Shiren The Wanderer: The Tower of Fortune and the Dice of Fate Review (Switch)

Once Bitten, Twice Shi(ren)


Shiren The Wanderer: The Tower of Fortune and the Dice of Fate Banner


Mystery Dungeon games have been around for a few decades now. And, despite still being incredibly niche, Spike Chunsoft’s own special little genre has not only created plenty of games on its own but has even roped in other companies for some pretty cool crossovers. And it just so happens that it was thanks to one of these crossovers—the Pokémon Mystery Dungeon franchise—that I ended up falling in love with Mystery Dungeon games in the first place. The initial confusion when first discovering Mystery Dungeon games followed by the countless hours of dungeon-crawling fun once everything clicked is something that I’ll always look back on fondly. Naturally, I assumed that I would like Shiren The Wanderer: The Tower of Fortune and the Dice of Fate just as much. Unfortunately, that assumption wasn’t entirely accurate.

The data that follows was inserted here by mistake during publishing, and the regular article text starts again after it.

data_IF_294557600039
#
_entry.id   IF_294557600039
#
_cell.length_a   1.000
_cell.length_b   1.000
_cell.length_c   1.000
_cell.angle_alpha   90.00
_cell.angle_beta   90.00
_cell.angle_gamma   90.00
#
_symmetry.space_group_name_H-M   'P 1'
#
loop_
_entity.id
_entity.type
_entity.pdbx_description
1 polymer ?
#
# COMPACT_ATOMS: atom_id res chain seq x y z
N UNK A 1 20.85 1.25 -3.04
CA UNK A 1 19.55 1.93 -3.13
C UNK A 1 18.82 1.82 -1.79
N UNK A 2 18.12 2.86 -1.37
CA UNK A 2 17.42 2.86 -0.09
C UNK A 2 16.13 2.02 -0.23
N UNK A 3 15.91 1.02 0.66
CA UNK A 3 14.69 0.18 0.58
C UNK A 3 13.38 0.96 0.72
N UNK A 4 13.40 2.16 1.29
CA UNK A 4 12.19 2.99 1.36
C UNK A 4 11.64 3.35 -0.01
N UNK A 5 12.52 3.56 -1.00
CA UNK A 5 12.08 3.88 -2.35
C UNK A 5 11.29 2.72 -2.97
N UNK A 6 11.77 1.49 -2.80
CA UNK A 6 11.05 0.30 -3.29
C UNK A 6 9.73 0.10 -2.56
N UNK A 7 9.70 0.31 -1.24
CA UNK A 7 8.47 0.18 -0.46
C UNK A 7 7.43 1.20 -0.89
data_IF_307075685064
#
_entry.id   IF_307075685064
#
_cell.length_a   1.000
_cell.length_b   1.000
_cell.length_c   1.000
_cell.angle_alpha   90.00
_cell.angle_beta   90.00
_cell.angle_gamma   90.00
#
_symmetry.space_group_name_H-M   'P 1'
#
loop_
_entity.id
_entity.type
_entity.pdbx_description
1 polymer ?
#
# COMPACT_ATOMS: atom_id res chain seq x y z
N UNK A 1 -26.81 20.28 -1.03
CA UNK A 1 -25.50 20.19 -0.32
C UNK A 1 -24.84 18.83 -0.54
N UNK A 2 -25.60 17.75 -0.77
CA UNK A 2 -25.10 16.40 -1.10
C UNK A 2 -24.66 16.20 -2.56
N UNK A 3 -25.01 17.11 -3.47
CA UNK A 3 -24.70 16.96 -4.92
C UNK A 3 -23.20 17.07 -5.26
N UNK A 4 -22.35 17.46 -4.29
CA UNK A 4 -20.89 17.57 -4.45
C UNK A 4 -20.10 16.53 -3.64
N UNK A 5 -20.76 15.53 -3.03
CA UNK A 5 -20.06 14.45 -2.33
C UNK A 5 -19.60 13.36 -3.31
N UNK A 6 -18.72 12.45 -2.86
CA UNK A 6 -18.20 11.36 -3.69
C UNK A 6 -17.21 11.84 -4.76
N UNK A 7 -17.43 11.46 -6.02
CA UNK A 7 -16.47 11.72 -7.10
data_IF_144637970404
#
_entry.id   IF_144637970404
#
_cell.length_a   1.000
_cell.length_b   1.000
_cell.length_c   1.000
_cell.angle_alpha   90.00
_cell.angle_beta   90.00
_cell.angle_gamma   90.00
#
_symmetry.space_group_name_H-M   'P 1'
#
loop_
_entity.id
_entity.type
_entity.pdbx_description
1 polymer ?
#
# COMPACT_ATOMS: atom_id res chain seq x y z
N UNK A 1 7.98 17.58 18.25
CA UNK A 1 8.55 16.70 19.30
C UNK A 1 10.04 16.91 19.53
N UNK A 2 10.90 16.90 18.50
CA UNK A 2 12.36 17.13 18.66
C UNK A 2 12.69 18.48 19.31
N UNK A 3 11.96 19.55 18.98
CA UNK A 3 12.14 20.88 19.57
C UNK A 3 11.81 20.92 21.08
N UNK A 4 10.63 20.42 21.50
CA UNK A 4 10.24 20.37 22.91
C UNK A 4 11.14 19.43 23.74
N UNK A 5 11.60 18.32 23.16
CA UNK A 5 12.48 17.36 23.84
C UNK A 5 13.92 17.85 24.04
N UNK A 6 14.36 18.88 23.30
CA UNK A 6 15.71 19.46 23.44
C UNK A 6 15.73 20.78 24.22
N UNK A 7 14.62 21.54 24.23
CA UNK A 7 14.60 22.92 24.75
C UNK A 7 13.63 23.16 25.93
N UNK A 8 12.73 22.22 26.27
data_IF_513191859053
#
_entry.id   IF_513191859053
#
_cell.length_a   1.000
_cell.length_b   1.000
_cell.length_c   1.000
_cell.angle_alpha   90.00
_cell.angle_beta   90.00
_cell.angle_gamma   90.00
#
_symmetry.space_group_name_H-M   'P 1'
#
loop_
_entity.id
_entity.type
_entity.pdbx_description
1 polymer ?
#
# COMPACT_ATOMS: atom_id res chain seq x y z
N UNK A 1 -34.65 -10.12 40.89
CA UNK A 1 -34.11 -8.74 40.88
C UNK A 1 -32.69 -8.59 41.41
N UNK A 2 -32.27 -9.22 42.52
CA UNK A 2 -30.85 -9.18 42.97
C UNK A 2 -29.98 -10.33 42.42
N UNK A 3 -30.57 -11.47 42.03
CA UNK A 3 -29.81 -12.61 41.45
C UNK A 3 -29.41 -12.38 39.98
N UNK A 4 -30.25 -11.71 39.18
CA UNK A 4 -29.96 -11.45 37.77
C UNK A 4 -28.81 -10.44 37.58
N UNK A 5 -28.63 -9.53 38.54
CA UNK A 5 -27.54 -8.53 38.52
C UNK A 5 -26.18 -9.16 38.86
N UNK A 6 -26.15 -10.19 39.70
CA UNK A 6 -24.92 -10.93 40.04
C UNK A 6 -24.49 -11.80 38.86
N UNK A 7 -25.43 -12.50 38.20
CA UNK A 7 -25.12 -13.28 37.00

It seems as though not all Mystery Dungeon games are created the same. And, ironically, it’s Spike Chunsoft’s own IP, Shiren The Wanderer, that doesn’t quite live up to the expectations set by some of their other titles. Shiren The Wanderer: The Tower of Fortune and the Dice of Fate is a competent Mystery Dungeon game, and I would go so far as to even call it good in some sense. However, basing an entire game around appealing to the hardcore audience can only get you so far (although it’s not always a bad thing), and, while clearing dungeons in this game certainly left me feeling incredibly satisfied with my own abilities, I’d be lying if I said that it didn’t start to wear me down after some time.


Defying Destiny


The Tower of Fortune and the Dice of Fate | Jirokichi

Looks like we wandered in just in time.


Depending on what viewpoint you’re looking at it from, The Tower of Fortune and the Dice of Fate‘s story is either serious and heartfelt or entirely whimsical (but still pretty heartfelt). Despite Shiren and his talking ferret pal Koppa being the game’s protagonists, the game’s story itself revolves more around a boy named Jirokichi who, after realizing that his childhood friend and love of his life Oyu is about to succumb to a losing battle with her terminal illness, rushes off to the nearby Tower of Fate in order to attempt re-write her destiny. As for why Shiren and Koppa come along… it kind of seems like a combination of liking to help people and not having anything better to do.